Aggregation of zinc oxide nanoparticles: From non-aqueous dispersions to composites used as photoactive layers in hybrid solar cells

R. Rhodes, M. Horie, H. Chen, Z. Wang, M. L. Turner, B. R. Saunders

    Research output: Contribution to journalArticlepeer-review


    Hybrid solar cells are third-generation solar cells that are colloidal in nature. The composites used as photoactive layers within hybrid solar cells comprise conjugated polymers and inorganic semiconductor nanoparticles (e.g., nanocrystals and nanorods). The composites are usually prepared by spin casting non-aqueous dispersions consisting of polymer, nanoparticles and a co-solvent blend. The factors governing colloidal stability of the dispersions used for composite preparation have not been reported in detail. Here, the factors governing the stability of non-aqueous ZnO nanocrystal and nanorod dispersions as well as the relationship between dispersion stability and the extents of nanoparticle aggregation within model composites are studied. The polymers used are poly[[(2-methyl-4-methoxyphenyl)imino]-9,9-di-(2′-ethylhexyl)-fluorene-2,7-diyl] (PTAA) and poly[2,6-(4,4-bis-(2-ethyhexyl)-4H-cyclopenta [2,1-b;3,4-b′]-dithiophene)-alt-4,7-(2,1,3-benzo thiadiazole)] (PCPDTBT). FTIR in conjunction with thermogravimetric analysis data showed that up to 30% of the surfaces for the as-prepared ZnO nanocrystals and nanorods were occupied by acetate ligands. 1-Propylamine was found to form covalent coordinate bonds with ZnO and this contributes the ability of this co-solvent to promote enhanced ZnO dispersion stability. The morphologies of the composites were investigated using optical microscopy, AFM and TEM. A strong link was found between colloidal stability of the parent ZnO dispersions, extent of nanoparticle aggregation within the composites and pKa for the conjugate acid of the co-solvent. Electrostatic interactions did not control ZnO dispersion stability or composite morphology. Extensive nanometer-scale nanoparticle aggregation was evident within the composites. This was attributed to incompatibility between the polymer and (ligand covered) ZnO nanoparticles. Strategies for reducing uncontrolled nanoparticle aggregation are suggested. © 2010 Elsevier Inc. All rights reserved.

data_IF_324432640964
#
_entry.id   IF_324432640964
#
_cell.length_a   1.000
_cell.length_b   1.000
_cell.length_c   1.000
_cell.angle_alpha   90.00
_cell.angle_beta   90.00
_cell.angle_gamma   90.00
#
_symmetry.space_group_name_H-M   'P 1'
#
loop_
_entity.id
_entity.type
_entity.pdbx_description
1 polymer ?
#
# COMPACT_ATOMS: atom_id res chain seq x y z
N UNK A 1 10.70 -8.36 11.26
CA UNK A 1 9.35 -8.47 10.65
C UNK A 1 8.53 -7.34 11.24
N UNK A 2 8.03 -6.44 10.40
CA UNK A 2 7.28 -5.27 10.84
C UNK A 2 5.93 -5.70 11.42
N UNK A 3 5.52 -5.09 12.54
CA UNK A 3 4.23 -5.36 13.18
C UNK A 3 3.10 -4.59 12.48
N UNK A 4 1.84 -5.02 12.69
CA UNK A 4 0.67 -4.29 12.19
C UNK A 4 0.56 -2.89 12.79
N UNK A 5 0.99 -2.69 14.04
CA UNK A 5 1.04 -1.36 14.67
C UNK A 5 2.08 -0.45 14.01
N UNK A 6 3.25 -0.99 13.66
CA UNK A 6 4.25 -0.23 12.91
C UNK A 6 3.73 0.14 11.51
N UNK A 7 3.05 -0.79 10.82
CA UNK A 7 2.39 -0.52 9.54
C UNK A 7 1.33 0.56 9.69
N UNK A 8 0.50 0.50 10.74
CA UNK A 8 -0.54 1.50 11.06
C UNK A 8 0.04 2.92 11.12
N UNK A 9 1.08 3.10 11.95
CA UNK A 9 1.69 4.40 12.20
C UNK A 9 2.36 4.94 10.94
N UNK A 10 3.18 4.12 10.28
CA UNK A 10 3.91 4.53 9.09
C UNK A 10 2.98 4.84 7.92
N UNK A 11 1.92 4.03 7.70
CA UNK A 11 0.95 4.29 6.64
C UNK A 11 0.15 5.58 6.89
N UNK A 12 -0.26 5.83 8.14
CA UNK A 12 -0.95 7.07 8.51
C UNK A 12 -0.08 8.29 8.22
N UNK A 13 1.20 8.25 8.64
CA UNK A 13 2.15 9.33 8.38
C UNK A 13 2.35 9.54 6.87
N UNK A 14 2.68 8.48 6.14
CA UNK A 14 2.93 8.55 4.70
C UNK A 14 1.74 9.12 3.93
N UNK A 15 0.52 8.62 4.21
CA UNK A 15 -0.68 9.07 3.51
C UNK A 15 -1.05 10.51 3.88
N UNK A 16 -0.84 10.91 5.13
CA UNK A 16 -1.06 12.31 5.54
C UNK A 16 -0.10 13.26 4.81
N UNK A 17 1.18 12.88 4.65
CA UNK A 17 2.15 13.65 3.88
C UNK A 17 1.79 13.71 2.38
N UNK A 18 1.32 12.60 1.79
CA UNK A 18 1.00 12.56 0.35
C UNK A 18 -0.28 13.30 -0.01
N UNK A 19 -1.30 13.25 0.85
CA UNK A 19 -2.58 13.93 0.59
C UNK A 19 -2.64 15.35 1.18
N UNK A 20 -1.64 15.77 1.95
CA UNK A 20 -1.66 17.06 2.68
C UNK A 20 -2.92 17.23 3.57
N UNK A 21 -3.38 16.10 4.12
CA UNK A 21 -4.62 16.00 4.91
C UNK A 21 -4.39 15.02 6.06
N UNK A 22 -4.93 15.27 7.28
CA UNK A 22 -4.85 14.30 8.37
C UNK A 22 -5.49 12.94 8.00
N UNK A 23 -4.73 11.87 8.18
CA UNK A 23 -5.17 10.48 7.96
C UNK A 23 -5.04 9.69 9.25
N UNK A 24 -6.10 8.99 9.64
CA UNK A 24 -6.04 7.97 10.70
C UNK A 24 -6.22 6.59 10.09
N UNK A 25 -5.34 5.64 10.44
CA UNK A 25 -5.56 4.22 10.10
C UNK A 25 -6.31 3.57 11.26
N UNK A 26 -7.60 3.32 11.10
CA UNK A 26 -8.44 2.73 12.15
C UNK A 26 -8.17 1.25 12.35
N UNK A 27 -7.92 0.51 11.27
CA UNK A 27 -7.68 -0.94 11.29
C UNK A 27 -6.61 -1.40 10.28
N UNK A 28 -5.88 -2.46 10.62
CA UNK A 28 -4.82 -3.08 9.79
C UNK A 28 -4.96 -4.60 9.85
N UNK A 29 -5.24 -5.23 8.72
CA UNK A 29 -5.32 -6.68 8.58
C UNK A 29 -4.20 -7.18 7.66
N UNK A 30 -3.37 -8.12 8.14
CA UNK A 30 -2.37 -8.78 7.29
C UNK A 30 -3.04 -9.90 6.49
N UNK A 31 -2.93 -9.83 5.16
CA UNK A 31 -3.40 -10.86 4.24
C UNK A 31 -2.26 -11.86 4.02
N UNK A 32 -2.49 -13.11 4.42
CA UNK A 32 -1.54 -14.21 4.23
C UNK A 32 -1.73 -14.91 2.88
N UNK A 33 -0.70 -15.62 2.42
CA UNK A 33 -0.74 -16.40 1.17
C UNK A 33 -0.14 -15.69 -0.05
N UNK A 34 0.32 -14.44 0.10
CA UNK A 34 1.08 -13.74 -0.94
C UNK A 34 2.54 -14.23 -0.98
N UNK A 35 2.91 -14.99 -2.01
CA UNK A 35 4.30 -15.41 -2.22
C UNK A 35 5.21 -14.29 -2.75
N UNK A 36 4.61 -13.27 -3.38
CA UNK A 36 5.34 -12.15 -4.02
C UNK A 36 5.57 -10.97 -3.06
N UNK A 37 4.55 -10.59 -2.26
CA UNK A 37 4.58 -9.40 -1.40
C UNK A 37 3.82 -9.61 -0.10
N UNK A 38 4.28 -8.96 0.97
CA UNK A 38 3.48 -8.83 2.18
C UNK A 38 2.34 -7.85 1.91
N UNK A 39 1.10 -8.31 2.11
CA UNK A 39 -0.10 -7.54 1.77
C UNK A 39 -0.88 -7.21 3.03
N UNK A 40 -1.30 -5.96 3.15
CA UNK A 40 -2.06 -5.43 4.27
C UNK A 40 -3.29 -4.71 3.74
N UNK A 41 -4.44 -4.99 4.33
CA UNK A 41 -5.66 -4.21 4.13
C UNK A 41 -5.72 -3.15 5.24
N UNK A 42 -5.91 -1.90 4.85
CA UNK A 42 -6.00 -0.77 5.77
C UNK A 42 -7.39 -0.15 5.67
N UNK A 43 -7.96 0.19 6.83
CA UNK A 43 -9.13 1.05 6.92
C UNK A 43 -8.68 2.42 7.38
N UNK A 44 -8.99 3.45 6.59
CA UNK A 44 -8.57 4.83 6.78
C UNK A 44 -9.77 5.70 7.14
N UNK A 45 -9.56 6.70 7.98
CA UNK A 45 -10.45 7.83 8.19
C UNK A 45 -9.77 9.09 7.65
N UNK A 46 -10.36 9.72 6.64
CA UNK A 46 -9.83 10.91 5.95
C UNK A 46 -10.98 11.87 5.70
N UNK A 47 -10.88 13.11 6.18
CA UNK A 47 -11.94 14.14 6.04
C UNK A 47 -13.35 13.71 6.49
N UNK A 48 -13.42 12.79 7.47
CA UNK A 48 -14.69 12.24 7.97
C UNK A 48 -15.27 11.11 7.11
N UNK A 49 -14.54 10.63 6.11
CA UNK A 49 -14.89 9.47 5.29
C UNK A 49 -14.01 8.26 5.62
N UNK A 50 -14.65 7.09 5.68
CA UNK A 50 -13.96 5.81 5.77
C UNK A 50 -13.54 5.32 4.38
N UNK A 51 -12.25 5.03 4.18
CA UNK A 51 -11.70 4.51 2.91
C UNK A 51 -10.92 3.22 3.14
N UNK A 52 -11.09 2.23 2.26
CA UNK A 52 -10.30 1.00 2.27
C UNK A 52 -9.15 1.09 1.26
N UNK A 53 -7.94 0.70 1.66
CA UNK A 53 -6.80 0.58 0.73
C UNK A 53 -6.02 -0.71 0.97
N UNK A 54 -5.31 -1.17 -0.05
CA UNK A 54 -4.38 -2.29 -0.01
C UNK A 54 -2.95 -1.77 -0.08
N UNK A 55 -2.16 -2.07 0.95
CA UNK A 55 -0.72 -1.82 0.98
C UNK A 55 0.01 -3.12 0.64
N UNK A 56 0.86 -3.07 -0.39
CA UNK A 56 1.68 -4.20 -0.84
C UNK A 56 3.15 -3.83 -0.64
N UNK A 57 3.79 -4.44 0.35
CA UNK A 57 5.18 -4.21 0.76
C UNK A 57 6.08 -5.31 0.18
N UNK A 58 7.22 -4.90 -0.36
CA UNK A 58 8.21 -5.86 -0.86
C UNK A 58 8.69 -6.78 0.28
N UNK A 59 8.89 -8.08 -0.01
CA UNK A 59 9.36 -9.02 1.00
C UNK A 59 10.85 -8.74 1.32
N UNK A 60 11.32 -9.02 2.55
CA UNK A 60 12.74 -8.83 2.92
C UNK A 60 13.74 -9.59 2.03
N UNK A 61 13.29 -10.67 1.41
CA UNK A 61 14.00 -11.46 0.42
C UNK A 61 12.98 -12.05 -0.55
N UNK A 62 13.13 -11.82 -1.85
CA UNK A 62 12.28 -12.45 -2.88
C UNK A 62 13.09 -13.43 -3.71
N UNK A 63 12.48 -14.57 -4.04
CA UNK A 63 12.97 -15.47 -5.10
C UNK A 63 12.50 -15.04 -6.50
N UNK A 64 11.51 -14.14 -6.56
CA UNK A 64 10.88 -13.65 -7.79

Original languageEnglish
    Pages (from-to)261-271
    Number of pages10
    JournalJournal of Colloid and Interface Science
    Issue number2
    Publication statusPublished - 15 Apr 2010


    • Composites
    • Hybrid solar cells
    • Nanoparticles
    • Non-aqueous dispersion stability
    • ZnO


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